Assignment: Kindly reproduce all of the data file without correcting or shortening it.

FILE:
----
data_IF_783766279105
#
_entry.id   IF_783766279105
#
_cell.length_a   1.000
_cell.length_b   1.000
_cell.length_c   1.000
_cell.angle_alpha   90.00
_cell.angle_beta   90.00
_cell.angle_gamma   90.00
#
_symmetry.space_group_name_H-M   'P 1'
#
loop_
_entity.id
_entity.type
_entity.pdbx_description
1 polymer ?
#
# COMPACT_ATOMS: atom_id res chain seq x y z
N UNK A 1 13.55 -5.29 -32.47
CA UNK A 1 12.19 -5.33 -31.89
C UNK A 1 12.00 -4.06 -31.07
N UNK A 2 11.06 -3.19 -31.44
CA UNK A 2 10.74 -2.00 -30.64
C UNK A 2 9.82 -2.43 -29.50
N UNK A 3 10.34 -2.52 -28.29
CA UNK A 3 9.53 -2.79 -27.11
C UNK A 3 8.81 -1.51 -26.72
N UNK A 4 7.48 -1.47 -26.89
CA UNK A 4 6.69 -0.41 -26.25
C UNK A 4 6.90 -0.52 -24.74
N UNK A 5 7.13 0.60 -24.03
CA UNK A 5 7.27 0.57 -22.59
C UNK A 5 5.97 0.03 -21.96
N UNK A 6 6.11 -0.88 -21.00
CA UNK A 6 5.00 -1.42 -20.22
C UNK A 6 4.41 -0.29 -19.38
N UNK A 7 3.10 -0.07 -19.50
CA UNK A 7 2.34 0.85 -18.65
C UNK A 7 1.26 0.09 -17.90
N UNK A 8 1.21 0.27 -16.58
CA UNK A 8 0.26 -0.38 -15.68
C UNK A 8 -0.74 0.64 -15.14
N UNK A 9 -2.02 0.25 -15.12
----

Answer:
data_IF_783766279105
#
_entry.id   IF_783766279105
#
_cell.length_a   1.000
_cell.length_b   1.000
_cell.length_c   1.000
_cell.angle_alpha   90.00
_cell.angle_beta   90.00
_cell.angle_gamma   90.00
#
_symmetry.space_group_name_H-M   'P 1'
#
loop_
_entity.id
_entity.type
_entity.pdbx_description
1 polymer ?
#
# COMPACT_ATOMS: atom_id res chain seq x y z
N UNK A 1 13.55 -5.29 -32.47
CA UNK A 1 12.19 -5.33 -31.89
C UNK A 1 12.00 -4.06 -31.07
N UNK A 2 11.06 -3.19 -31.44
CA UNK A 2 10.74 -2.00 -30.64
C UNK A 2 9.82 -2.43 -29.50
N UNK A 3 10.34 -2.52 -28.29
CA UNK A 3 9.53 -2.79 -27.11
C UNK A 3 8.81 -1.51 -26.72
N UNK A 4 7.48 -1.47 -26.89
CA UNK A 4 6.69 -0.41 -26.25
C UNK A 4 6.90 -0.52 -24.74
N UNK A 5 7.13 0.60 -24.03
CA UNK A 5 7.27 0.57 -22.59
C UNK A 5 5.97 0.03 -21.96
N UNK A 6 6.11 -0.88 -21.00
CA UNK A 6 5.00 -1.42 -20.22
C UNK A 6 4.41 -0.29 -19.38
N UNK A 7 3.10 -0.07 -19.50
CA UNK A 7 2.34 0.85 -18.65
C UNK A 7 1.26 0.09 -17.90
N UNK A 8 1.21 0.27 -16.58
CA UNK A 8 0.26 -0.38 -15.68
C UNK A 8 -0.74 0.64 -15.14
N UNK A 9 -2.02 0.25 -15.12